The Globe: “The bulletin, which describes military service as one of the highest expressions of citizenship, states that a member of the military should be seated on the main platform with the citizenship judge, that they can stand in the receiving line congratulating new citizens and that they may give a two-to-three-minute speech.”

The Globe quotes a soldier who has sat on the stage, Major Pete Saunders: “What we want to impress upon (the new citizens), much in the some way as the RCMP officer, is that we’re here to serve them. We’re not here beat them down. We’re not here to cause them fear,” Major Sounders said. “That’s central to our message, so they understand that when we go on operations it’s at the behest of a democratically elected government and they have a hand in who that government is.”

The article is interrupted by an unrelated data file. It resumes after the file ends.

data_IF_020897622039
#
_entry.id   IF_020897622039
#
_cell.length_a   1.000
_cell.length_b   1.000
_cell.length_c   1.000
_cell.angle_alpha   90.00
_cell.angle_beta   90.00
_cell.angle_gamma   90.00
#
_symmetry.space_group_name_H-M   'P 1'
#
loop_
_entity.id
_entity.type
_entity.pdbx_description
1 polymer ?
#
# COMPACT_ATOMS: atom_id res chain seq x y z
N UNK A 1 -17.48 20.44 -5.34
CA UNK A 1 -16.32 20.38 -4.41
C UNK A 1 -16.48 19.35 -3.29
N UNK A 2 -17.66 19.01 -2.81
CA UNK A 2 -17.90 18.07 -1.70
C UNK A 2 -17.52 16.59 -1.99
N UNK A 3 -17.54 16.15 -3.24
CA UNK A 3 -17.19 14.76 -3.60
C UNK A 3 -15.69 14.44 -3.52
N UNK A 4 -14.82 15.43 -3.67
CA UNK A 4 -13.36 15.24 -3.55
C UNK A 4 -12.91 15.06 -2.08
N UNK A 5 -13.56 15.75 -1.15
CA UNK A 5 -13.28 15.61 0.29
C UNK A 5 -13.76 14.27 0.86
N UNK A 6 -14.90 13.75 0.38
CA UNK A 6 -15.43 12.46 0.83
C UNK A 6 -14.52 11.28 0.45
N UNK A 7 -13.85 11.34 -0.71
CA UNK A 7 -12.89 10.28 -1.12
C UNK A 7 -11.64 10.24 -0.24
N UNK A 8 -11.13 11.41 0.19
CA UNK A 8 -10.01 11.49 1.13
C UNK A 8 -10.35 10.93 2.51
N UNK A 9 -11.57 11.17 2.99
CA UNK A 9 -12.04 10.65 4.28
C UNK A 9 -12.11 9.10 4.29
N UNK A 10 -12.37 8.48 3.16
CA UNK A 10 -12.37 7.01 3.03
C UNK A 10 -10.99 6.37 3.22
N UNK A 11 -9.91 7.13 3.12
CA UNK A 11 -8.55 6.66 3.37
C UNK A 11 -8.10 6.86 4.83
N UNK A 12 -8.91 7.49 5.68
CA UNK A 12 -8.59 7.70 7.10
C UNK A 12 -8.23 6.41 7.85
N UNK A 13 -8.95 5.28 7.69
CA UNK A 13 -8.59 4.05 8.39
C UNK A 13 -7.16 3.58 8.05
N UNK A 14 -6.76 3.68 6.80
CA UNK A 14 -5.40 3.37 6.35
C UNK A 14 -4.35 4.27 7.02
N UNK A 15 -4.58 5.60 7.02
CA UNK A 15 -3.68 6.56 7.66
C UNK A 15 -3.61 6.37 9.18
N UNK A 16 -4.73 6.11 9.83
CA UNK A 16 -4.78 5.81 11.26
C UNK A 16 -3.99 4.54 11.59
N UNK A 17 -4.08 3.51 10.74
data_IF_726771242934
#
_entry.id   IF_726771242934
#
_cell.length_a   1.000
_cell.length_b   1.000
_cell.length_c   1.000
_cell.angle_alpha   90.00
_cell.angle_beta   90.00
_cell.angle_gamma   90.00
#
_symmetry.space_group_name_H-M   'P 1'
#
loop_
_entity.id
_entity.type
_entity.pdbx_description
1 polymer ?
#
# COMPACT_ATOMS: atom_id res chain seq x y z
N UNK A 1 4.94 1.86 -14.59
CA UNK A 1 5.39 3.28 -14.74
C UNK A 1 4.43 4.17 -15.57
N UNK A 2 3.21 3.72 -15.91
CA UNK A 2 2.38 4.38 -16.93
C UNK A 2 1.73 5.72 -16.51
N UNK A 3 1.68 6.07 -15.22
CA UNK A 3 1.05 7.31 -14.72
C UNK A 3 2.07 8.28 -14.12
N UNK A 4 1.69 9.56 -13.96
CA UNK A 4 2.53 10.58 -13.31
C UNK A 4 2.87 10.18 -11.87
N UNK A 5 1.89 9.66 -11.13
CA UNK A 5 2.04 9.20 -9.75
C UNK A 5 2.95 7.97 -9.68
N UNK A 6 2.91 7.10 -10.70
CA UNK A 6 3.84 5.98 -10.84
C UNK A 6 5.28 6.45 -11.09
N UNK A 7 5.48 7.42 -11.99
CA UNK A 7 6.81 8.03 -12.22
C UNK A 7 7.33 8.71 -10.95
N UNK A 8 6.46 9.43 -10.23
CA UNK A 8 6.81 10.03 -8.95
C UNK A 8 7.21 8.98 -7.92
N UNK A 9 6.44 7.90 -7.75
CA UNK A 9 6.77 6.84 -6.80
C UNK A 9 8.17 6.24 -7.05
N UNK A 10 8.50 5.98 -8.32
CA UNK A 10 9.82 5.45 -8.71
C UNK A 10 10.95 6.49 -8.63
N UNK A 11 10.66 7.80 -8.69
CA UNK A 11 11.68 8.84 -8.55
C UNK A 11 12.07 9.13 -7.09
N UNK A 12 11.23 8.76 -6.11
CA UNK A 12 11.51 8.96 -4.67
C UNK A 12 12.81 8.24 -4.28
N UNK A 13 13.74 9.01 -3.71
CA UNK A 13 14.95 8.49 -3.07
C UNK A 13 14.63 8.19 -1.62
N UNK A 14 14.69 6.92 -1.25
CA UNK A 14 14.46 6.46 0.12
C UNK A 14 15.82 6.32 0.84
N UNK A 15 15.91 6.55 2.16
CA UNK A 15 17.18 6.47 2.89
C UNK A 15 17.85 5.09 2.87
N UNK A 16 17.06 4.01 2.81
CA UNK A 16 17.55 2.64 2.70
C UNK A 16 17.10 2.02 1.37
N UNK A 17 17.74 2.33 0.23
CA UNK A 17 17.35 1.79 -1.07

In 1994 Canadian journalist Gwynne Dyer addressed students in a medium sized room behind the student council chambers. He reminded us that 10 percent of the bombs being dropped on Yugoslavia were Canadian. We gasped. “How does it feel to be a member of an aggressor nation?” he asked. We gasped again. That year, as Canada’s armed representatives were using force, violence, to protect Muslims in Yugoslavia, I wrote an article, Citizen Soldiers, for the yearly Mount Royal College magazine, Skylines. The theme for the magazine that year was trends, and there was a trend towards more peacekeeping.

Citizen Soldiers
In military field-maneuvers a high profile is something to be shunned. Lately, however, the Calgary Highlanders and other reserve outfits have enjoyed a higher public presence due to reservists serving with the regular army as part of Canada's peacekeeping forces. Yet few Calgarians understand that membership in the Canadian Forces Reserves is an avocation pursued by ordinary people.